Deborah Kass Featured in Hook OVR: Desire/Aspiration/Love/Rejection

18 - 25 June 2021 

In an article on Flash Art last December, art historian and curator William J. Simmons conveyed the power of Pop Culture by connecting his relationship with Kurt and Blaine, the gay couple in Ryan Murphy’s TV show Glee, and the art of Deborah Kass: "I only really became gay when Kurt and Blaine finally kissed, and I think Kass makes me even gayer every time I see her paintings.”


Two works by Kass are prominently featured in  Desire/Aspiration/Love/Rejection, the new Hook Art OVR opening today, which Simmons curated. The exhibition consists of seven “rooms,” with Kass’s work appearing under the heading Teenage Dream.


From the curator William J. Simmons:


I have an unrelenting desire to remember what it was like meeting a stranger after doing the same thing every day, all day, sitting in the same Dunkin’ Donuts under the J/M/Z train in Brooklyn, getting on the same train, sitting in the same windowless classroom in midtown and being told that my future depended on someone who wrote a shitty book many years ago. On bathroom breaks, themselves necessarily durational performances, I would check Grindr and Scruff and line up whatever had to be, should be done that night glamorously and perfunctorily, like I was working a double shift as a Lynchian waitress. But I had no such luck. Still, I was more of a curator in the traditional sense then than I am now, though my curatorial practice was, as it was and is for so many millennial cis gay men of a certain age, a fascist one afloat in notions of what the future ought to be like and the kinds of bodies that populate that future. Yet I am nostalgic. As art has taught us, there is much to be said for sameness.


At that time, I likewise had a sense of what art ought to be, and how it ought to love me or how it ought to allow me to love it. I was raised intellectually in a women’s studies program, leading me to lean all the way into bodies and their fluids and critiquing everything that emerges therefrom. For this reason, I am deeply grateful to follow Eric Shiner’s presentation on Hook’s platform. Then, when I moved to New York and started to become a part of the “art world,” I felt ugly and alone, and I espoused formalism as the antidote for looking at bodies that I find beautiful, be they plastic dolls or real cowboys or desolate landscapes or the arms of musicians, and learning that they could not ultimately be mine in reality or as metaphors.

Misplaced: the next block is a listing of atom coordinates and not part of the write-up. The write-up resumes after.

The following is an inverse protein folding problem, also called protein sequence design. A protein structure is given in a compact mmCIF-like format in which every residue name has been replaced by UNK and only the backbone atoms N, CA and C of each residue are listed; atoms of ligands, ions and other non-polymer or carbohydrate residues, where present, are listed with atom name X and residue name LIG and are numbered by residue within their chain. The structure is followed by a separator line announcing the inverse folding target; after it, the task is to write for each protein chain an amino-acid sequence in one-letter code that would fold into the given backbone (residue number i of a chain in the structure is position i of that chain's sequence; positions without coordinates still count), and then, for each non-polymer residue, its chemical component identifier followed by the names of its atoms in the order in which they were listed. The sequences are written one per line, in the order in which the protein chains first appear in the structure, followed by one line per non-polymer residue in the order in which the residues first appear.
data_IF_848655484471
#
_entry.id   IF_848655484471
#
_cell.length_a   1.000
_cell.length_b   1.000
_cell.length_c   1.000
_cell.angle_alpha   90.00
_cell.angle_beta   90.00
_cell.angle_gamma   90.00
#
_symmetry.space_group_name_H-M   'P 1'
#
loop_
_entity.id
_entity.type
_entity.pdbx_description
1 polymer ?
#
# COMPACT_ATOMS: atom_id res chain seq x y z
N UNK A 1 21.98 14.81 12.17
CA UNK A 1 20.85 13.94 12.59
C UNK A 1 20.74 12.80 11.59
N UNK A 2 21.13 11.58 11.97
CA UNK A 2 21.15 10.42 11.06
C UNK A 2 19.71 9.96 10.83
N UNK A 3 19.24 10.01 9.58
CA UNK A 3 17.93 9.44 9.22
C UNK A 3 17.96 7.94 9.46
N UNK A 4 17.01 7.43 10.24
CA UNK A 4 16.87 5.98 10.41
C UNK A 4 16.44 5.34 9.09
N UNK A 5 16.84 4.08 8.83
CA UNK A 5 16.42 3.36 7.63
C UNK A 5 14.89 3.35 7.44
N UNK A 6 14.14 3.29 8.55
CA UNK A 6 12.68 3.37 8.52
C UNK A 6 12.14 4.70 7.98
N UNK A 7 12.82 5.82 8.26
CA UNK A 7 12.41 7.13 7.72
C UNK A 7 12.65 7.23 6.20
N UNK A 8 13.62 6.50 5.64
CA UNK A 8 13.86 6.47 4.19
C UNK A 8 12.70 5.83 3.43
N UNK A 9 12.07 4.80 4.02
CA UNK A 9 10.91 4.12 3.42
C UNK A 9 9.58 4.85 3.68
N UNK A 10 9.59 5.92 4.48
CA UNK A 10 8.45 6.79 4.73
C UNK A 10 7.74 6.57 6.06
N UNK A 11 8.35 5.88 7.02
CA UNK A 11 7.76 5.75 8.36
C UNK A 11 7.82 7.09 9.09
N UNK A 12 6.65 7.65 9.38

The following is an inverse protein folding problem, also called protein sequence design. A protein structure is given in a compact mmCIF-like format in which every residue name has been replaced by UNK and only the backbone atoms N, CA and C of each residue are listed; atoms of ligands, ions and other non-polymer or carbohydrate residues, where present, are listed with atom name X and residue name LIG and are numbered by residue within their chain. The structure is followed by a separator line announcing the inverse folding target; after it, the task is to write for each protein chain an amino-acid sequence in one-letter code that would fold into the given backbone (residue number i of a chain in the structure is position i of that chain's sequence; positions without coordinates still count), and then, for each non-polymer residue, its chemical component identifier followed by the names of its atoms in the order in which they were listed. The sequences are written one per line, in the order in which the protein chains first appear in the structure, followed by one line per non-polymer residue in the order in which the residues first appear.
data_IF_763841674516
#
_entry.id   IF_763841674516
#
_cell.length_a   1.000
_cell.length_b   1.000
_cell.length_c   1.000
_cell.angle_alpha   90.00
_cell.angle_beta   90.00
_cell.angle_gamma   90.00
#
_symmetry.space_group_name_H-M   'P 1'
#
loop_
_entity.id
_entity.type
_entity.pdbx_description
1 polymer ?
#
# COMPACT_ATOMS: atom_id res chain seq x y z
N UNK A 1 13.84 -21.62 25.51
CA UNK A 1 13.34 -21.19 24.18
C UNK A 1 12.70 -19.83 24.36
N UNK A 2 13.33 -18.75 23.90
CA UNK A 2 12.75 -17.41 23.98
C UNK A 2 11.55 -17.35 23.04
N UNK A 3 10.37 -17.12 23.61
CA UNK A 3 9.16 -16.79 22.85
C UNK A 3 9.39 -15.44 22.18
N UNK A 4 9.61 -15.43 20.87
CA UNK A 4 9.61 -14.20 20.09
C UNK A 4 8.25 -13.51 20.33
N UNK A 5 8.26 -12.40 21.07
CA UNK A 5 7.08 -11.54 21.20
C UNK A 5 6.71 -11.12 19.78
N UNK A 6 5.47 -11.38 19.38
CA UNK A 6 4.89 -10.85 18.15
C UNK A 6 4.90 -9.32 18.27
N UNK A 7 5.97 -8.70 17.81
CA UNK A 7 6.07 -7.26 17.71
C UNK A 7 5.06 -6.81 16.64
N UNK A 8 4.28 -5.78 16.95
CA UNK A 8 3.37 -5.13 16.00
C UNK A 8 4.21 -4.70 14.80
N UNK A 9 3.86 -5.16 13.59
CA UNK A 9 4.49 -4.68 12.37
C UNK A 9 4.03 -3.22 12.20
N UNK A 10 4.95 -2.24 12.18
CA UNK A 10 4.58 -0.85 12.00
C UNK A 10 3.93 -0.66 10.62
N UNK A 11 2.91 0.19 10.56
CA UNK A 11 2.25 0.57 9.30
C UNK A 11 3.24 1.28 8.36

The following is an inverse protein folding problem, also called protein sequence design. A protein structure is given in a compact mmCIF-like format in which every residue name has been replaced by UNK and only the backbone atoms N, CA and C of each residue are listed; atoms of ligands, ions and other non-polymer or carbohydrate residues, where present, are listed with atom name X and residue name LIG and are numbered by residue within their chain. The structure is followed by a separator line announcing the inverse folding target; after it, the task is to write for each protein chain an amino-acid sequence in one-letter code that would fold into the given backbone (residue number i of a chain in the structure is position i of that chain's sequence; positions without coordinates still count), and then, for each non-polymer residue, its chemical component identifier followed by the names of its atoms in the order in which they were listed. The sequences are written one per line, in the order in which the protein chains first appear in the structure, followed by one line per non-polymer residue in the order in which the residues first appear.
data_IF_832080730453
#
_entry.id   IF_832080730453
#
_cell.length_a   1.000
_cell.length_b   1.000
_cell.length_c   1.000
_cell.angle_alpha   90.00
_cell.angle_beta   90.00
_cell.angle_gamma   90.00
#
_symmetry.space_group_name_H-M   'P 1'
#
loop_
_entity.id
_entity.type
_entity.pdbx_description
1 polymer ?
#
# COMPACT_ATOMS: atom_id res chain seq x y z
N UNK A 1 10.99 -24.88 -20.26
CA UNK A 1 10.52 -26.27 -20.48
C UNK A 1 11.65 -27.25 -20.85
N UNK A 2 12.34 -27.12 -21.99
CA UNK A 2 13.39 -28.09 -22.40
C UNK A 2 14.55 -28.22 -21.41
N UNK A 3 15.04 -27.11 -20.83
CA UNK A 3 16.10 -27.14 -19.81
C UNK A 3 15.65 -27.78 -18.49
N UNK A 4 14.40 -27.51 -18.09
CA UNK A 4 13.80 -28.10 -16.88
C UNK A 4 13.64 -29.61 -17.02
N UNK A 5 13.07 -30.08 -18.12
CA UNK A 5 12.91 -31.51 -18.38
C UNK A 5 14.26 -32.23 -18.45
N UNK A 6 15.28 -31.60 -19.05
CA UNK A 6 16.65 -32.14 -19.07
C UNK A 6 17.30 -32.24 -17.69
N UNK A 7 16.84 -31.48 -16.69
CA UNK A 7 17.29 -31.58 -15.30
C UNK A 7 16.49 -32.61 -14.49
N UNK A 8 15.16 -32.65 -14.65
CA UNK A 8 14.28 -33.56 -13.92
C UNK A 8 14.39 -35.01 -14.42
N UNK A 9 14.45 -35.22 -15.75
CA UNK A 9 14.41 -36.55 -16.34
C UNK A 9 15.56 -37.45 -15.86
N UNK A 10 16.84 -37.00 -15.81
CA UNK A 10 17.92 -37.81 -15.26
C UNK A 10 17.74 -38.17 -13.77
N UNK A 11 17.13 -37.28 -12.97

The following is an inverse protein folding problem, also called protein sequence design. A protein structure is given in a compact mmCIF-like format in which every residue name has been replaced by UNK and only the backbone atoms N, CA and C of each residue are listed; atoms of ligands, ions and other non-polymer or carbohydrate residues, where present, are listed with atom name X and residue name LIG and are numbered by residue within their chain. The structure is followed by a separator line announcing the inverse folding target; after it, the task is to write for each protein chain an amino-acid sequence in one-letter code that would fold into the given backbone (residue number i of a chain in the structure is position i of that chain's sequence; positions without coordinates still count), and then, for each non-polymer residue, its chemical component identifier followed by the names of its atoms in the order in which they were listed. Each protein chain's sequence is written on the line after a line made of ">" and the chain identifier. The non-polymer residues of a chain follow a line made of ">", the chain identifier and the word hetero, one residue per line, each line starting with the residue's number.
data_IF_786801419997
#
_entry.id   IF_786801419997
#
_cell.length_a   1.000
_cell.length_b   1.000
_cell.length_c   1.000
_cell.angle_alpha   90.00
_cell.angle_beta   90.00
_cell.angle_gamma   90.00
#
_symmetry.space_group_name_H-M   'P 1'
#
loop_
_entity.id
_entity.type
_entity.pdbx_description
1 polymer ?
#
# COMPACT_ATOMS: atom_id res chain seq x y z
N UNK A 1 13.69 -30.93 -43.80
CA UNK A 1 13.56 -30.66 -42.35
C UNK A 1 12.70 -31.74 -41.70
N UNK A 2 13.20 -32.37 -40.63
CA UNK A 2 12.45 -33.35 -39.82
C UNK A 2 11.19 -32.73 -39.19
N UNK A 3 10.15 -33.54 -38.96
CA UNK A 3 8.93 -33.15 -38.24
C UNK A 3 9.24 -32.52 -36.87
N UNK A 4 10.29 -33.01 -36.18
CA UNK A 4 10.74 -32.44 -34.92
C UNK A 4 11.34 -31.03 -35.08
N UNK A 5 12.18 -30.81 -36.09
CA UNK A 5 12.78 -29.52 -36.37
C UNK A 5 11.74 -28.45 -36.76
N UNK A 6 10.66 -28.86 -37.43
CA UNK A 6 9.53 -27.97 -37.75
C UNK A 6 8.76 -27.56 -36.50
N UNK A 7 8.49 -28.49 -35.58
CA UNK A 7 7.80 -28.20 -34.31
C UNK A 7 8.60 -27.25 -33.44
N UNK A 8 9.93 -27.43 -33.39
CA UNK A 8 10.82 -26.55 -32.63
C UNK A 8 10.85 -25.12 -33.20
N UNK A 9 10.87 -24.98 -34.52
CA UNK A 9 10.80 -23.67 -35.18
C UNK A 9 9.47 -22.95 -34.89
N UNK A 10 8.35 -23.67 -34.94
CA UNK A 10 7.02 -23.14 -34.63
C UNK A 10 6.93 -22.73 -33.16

Laurie Simmons, my longtime mentor and friend, has told me several times over the years that with age you are, hopefully, gentler on yourself. After years of disbelief, that finally came true. So, it no longer pains me so that I cannot possess or be what I love—in pictures or in flesh. I cannot be a sensual photographic emulsion in hues of black and grey or even a poem, really. I cannot be them, but I can be near them. For love is to be in proximity to something/someone, and not to fill their space with sameness, with selfsame versions of yourself. Yet everything in this exhibition is still a manifestation of my own journey, because this selection is definitely not some assertion that these artists are better, more historically important, secretly political, in need of a break from politics, whatever, etc. I maintain that, in the albeit masculinist theorization of the readymade, selection must not imply a hierarchy or any kind of exceptionalism. The balance then is realizing that everything, including history, is a chimera of one’s own individual desires, fears, lusts, etc., even as we allow the objects of our desire, despair, aspiration, and repulsion to echo infinitely with our blessing. We celebrate with they are met with love by others, and we ask empathetically why when they are rejected.


In short, we might encourage each other, and especially encourage young people, to approach curating as a constant process of self-forgiveness and self-love for one’s “taste.” I think this is what artists must learn to do, or else they die. We might likewise cautiously not choose death, or choose it only when it serves us, just as we might choose when and where to be political. We might no longer want an apartment in Brooklyn and instead dream of a ranch in Calabasas. We might want both or we might want nothing.